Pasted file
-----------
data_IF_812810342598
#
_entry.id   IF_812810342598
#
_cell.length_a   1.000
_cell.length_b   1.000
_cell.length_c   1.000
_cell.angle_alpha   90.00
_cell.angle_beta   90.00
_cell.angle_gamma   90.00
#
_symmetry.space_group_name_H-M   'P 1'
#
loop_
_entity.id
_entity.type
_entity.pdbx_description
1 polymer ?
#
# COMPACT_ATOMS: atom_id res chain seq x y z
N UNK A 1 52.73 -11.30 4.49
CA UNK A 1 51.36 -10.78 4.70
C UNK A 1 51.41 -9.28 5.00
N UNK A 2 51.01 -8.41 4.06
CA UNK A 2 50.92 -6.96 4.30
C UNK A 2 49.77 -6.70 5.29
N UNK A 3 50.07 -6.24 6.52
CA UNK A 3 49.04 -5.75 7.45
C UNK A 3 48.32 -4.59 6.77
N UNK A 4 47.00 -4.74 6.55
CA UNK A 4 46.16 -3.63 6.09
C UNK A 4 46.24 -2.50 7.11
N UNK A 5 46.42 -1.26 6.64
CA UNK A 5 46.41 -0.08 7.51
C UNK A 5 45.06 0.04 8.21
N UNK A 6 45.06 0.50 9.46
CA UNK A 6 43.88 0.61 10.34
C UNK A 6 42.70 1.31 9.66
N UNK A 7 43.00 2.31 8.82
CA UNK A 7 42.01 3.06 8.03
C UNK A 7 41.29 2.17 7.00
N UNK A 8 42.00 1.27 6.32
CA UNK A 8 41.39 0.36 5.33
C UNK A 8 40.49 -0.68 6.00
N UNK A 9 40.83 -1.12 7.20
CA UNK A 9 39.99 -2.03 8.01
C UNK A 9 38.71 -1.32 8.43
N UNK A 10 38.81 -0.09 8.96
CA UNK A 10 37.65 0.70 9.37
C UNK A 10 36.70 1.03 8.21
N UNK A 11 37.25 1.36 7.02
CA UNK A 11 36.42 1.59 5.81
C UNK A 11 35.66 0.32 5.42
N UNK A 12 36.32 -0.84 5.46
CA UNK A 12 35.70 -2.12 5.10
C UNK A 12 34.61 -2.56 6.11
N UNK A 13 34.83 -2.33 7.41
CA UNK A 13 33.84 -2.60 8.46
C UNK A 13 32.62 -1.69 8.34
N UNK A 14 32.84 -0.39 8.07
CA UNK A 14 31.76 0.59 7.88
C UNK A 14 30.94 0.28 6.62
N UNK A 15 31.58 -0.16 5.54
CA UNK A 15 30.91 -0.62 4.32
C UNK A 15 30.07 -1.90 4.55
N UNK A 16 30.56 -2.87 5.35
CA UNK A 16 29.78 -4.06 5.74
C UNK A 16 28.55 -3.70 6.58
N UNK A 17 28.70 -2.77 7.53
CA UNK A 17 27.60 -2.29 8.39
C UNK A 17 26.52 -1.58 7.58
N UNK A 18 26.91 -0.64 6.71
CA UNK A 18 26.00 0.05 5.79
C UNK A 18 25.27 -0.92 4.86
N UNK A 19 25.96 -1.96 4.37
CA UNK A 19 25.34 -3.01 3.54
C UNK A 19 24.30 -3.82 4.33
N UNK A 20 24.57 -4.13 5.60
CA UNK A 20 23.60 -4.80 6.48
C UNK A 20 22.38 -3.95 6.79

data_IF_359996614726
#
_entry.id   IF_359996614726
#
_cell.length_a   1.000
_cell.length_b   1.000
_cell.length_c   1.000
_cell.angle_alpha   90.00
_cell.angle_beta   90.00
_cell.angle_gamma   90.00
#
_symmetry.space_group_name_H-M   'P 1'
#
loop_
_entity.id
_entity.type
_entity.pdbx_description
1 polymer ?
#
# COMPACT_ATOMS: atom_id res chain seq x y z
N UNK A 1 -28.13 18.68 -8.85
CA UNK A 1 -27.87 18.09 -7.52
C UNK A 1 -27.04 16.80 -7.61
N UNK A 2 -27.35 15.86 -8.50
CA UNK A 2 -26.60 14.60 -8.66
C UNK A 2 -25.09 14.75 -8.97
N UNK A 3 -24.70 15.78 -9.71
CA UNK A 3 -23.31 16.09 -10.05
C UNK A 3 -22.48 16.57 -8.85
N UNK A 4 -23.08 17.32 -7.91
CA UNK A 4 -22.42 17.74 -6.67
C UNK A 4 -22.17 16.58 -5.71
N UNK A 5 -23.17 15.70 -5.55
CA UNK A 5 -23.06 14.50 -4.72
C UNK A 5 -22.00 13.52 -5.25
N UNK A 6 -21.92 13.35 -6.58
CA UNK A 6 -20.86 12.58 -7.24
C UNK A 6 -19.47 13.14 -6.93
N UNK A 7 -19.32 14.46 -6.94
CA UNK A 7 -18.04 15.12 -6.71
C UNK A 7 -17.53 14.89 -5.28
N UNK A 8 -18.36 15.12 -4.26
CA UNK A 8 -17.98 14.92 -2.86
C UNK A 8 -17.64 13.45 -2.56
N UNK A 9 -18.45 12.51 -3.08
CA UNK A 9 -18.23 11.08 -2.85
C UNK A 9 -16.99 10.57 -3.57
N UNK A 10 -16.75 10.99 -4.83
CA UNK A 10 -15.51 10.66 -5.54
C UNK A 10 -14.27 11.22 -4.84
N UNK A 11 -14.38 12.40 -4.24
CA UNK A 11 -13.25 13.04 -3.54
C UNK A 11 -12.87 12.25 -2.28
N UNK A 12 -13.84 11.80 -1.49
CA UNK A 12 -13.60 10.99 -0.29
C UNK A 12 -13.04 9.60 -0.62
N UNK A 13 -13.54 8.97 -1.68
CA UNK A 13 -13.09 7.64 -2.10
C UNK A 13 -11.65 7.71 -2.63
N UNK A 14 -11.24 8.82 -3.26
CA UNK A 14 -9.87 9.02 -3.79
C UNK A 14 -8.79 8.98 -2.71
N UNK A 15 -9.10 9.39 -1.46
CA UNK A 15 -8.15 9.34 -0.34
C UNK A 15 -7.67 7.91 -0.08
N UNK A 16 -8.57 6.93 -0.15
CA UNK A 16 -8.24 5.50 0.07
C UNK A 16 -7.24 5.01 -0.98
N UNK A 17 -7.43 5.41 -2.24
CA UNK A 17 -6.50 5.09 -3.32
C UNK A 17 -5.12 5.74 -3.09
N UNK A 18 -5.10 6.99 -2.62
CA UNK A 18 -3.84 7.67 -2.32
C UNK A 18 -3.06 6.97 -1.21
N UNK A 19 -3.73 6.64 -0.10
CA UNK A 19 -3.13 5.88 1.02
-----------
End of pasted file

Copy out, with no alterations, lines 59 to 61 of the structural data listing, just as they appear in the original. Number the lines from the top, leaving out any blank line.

C UNK A 13 32.62 -1.69 8.34
N UNK A 14 32.84 -0.39 8.07
CA UNK A 14 31.76 0.59 7.88